Maybe you’re meeting for drinks at 10pm and you don’t want to go back to your apartment uptown beforehand. Maybe you’ve already Seamlessed pad thai three times this week. Maybe you’re just really hungry and would rather catch up on your Pocket articles than talk to another human. Whatever the reason, there comes a time for dining solo in every person’s life - and we think those times can actually be pretty great.
There are a few criteria that make a restaurant ideal for eating alone, and the restaurants on this list all satisfy them. One, they must have a bar (or counter-type seating) where the whole menu can be ordered. Two, they must be places where you’ll feel totally comfortable by yourself - that usually means a casual, friendly environment. Finally, they must serve food suitable for one person. Burgers, ramen, oysters, maybe even a big salad? Yes. A bunch of small plates? Not so much.
Ichiran isn’t just perfect for solo diners, it’s perfect for antisocial ones as well. Here, you can sit in a “concentration booth” that looks kind of like a desk or a voting stall with a stool, and you can pass your written order through a slit on the far side. Then it’ll just be you, your ramen, and whoever is sitting behind the dividers on either side of you. This is the first U.S. location of a Japanese chain, and, while the ramen is a little pricier than usual, it’s a fun experience, and it’s worth the trip out to Bushwick at least once.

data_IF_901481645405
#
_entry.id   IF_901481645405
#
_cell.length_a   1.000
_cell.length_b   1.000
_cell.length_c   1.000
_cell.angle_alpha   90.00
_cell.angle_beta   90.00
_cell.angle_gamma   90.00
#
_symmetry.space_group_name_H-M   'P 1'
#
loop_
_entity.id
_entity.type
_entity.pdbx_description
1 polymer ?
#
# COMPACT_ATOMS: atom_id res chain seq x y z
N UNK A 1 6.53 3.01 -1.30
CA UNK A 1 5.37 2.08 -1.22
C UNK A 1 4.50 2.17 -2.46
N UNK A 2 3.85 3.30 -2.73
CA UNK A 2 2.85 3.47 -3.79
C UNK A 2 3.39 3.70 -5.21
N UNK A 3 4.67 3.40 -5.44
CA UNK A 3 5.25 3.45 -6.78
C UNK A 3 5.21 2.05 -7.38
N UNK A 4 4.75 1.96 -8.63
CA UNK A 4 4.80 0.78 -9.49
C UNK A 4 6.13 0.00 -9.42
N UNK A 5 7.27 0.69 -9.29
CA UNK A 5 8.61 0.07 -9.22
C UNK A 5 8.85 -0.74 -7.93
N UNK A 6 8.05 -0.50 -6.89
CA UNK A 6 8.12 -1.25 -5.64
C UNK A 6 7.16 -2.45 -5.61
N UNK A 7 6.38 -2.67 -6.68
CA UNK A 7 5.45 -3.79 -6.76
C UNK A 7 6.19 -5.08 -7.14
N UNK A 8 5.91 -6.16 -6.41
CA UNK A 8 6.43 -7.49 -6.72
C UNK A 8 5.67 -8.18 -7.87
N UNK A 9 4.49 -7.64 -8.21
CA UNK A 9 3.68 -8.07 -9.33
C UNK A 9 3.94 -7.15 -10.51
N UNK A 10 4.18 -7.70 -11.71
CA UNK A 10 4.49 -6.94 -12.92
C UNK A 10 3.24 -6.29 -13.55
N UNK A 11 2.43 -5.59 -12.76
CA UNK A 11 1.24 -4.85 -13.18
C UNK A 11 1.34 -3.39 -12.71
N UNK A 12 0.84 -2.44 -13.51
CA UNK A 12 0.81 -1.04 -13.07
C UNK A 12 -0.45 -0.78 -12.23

Kazunori is a mini-chain from LA, and it’s from the same people behind Sugarfish. Like Sugarfish, you can get affordable sushi here - although here it’ll come in hand-roll form, it’ll be cheaper, and there won’t be as long a wait. There’s only a bar, however, but that’s perfect if you’re eating alone. Just come before 7pm to avoid any crowds, pick a set menu of hand rolls, then eat them as they come out one by one. You should be in and out in under 40 minutes.
Sauvage is open all day, and there’s generally always an open barstool. The bar is also off to its own area on the side, so it feels semi-private and you won’t feel weird sitting down for a meal by yourself. We particularly like this move late night when you can grab a seat and eat a burger while you eavesdrop on people who are drunker than you are. It’s also casual enough that you can wear whatever you want, but also nice enough to impress someone. Although, in this case, that someone would probably just be yourself.